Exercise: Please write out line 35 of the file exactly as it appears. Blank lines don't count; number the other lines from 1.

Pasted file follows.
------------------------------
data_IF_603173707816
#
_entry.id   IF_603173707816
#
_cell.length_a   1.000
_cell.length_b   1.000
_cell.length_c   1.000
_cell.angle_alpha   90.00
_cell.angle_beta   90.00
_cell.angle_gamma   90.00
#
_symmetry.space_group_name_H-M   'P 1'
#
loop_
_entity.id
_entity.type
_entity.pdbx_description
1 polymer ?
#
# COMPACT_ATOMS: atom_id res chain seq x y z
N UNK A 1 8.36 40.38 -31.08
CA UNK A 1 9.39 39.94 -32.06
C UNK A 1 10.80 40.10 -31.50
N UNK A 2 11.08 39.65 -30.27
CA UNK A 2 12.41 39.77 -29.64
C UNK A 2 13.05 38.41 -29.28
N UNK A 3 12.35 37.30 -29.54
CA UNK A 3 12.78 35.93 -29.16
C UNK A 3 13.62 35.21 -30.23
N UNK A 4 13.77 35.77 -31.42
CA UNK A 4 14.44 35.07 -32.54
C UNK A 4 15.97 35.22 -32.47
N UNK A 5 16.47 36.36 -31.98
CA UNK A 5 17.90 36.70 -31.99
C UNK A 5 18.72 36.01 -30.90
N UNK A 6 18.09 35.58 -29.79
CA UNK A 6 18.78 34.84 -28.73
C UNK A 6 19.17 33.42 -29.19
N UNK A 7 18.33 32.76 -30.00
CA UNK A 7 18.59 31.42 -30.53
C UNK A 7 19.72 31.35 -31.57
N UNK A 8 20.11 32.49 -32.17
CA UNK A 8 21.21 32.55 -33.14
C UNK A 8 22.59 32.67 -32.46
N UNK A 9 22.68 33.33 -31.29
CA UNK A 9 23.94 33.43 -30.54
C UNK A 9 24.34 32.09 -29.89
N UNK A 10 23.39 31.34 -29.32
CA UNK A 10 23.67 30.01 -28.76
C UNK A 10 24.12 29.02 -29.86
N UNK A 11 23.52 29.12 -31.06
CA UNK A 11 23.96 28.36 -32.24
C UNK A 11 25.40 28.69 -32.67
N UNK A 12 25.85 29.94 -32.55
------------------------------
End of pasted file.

C UNK A 5 18.72 36.01 -30.90